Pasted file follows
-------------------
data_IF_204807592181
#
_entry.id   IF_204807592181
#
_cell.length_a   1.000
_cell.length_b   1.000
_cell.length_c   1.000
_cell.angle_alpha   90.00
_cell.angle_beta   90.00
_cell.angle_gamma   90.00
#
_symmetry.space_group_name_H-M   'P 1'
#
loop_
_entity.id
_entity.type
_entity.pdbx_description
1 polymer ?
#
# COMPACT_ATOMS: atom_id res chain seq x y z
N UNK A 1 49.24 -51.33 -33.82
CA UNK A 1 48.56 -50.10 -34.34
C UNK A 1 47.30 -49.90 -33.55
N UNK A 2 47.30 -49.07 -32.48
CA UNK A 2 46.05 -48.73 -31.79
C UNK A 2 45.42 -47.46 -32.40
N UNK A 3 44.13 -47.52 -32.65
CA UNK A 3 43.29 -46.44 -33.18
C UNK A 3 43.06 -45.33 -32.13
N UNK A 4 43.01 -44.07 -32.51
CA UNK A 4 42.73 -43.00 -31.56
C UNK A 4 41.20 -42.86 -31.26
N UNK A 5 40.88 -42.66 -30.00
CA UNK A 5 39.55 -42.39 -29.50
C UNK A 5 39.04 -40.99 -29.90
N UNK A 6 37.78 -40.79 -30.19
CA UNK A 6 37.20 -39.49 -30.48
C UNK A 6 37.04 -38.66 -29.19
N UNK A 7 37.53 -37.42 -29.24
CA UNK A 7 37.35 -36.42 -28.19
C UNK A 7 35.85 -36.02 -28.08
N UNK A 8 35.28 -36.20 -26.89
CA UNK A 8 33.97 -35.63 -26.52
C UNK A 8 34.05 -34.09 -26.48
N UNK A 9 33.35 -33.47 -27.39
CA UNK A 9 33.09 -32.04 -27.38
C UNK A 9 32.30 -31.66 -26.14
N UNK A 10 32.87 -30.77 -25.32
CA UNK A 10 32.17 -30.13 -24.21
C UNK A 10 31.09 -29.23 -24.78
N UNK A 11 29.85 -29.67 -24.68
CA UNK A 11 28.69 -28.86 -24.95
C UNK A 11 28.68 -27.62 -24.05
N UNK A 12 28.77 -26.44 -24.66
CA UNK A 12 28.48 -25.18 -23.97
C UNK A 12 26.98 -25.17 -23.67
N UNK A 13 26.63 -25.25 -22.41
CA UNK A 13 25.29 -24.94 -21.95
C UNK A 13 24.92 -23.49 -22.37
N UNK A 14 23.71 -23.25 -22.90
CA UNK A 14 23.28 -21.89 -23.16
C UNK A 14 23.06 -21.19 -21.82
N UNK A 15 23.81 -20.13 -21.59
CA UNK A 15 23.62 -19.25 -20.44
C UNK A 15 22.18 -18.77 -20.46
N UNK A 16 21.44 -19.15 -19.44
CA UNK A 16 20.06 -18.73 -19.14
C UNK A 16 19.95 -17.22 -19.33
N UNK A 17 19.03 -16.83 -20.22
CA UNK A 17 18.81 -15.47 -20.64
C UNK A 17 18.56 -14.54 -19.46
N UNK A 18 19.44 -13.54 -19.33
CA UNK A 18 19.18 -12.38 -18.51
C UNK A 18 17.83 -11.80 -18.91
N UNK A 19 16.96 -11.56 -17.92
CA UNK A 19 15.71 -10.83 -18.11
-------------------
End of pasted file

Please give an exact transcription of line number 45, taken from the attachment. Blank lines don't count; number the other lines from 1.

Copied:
N UNK A 9 33.35 -33.47 -27.39